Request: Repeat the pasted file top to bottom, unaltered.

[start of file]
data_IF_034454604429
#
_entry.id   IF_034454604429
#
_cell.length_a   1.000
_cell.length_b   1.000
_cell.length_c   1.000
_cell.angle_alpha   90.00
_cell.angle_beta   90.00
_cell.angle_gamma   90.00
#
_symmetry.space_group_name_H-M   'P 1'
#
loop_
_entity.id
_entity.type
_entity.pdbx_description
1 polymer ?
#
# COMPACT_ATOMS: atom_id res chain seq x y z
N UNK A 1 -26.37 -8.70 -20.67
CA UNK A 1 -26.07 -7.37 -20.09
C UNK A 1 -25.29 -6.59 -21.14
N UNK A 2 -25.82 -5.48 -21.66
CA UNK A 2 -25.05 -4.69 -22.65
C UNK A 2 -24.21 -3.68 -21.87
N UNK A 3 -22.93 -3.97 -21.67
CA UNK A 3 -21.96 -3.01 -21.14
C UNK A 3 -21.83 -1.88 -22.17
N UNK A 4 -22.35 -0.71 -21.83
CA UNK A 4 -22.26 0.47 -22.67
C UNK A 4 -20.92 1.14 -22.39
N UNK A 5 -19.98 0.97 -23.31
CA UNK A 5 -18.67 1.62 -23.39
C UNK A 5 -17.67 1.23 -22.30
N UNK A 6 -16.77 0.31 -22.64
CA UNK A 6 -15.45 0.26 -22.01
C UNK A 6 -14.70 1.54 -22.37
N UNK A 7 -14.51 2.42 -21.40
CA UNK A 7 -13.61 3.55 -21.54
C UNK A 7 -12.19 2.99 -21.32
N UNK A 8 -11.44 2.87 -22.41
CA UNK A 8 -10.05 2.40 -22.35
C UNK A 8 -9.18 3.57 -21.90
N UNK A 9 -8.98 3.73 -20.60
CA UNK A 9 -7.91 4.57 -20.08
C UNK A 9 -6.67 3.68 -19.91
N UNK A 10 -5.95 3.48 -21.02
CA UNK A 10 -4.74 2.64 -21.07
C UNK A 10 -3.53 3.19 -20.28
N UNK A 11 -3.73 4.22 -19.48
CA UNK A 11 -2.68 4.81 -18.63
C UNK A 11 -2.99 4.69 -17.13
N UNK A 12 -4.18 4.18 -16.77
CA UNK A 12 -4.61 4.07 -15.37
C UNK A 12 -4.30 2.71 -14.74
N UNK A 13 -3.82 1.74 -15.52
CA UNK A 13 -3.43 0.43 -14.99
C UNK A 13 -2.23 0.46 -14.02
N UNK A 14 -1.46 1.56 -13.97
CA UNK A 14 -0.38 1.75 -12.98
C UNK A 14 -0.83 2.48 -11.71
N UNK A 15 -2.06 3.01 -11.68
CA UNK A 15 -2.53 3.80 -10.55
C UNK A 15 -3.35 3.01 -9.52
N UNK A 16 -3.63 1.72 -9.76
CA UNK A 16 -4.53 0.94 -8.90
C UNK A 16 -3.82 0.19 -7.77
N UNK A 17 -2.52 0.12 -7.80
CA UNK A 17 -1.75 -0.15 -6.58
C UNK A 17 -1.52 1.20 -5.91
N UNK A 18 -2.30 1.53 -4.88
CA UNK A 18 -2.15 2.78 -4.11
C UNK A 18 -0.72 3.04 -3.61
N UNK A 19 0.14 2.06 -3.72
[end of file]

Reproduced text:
data_IF_034454604429
#
_entry.id   IF_034454604429
#
_cell.length_a   1.000
_cell.length_b   1.000
_cell.length_c   1.000
_cell.angle_alpha   90.00
_cell.angle_beta   90.00
_cell.angle_gamma   90.00
#
_symmetry.space_group_name_H-M   'P 1'
#
loop_
_entity.id
_entity.type
_entity.pdbx_description
1 polymer ?
#
# COMPACT_ATOMS: atom_id res chain seq x y z
N UNK A 1 -26.37 -8.70 -20.67
CA UNK A 1 -26.07 -7.37 -20.09
C UNK A 1 -25.29 -6.59 -21.14
N UNK A 2 -25.82 -5.48 -21.66
CA UNK A 2 -25.05 -4.69 -22.65
C UNK A 2 -24.21 -3.68 -21.87
N UNK A 3 -22.93 -3.97 -21.67
CA UNK A 3 -21.96 -3.01 -21.14
C UNK A 3 -21.83 -1.88 -22.17
N UNK A 4 -22.35 -0.71 -21.83
CA UNK A 4 -22.26 0.47 -22.67
C UNK A 4 -20.92 1.14 -22.39
N UNK A 5 -19.98 0.97 -23.31
CA UNK A 5 -18.67 1.62 -23.39
C UNK A 5 -17.67 1.23 -22.30
N UNK A 6 -16.77 0.31 -22.64
CA UNK A 6 -15.45 0.26 -22.01
C UNK A 6 -14.70 1.54 -22.37
N UNK A 7 -14.51 2.42 -21.40
CA UNK A 7 -13.61 3.55 -21.54
C UNK A 7 -12.19 2.99 -21.32
N UNK A 8 -11.44 2.87 -22.41
CA UNK A 8 -10.05 2.40 -22.35
C UNK A 8 -9.18 3.57 -21.90
N UNK A 9 -8.98 3.73 -20.60
CA UNK A 9 -7.91 4.57 -20.08
C UNK A 9 -6.67 3.68 -19.91
N UNK A 10 -5.95 3.48 -21.02
CA UNK A 10 -4.74 2.64 -21.07
C UNK A 10 -3.53 3.19 -20.28
N UNK A 11 -3.73 4.22 -19.48
CA UNK A 11 -2.68 4.81 -18.63
C UNK A 11 -2.99 4.69 -17.13
N UNK A 12 -4.18 4.18 -16.77
CA UNK A 12 -4.61 4.07 -15.37
C UNK A 12 -4.30 2.71 -14.74
N UNK A 13 -3.82 1.74 -15.52
CA UNK A 13 -3.43 0.43 -14.99
C UNK A 13 -2.23 0.46 -14.02
N UNK A 14 -1.46 1.56 -13.97
CA UNK A 14 -0.38 1.75 -12.98
C UNK A 14 -0.83 2.48 -11.71
N UNK A 15 -2.06 3.01 -11.68
CA UNK A 15 -2.53 3.80 -10.55
C UNK A 15 -3.35 3.01 -9.52
N UNK A 16 -3.63 1.72 -9.76
CA UNK A 16 -4.53 0.94 -8.90
C UNK A 16 -3.82 0.19 -7.77
N UNK A 17 -2.52 0.12 -7.80
CA UNK A 17 -1.75 -0.15 -6.58
C UNK A 17 -1.52 1.20 -5.91
N UNK A 18 -2.30 1.53 -4.88
CA UNK A 18 -2.15 2.78 -4.11
C UNK A 18 -0.72 3.04 -3.61
N UNK A 19 0.14 2.06 -3.72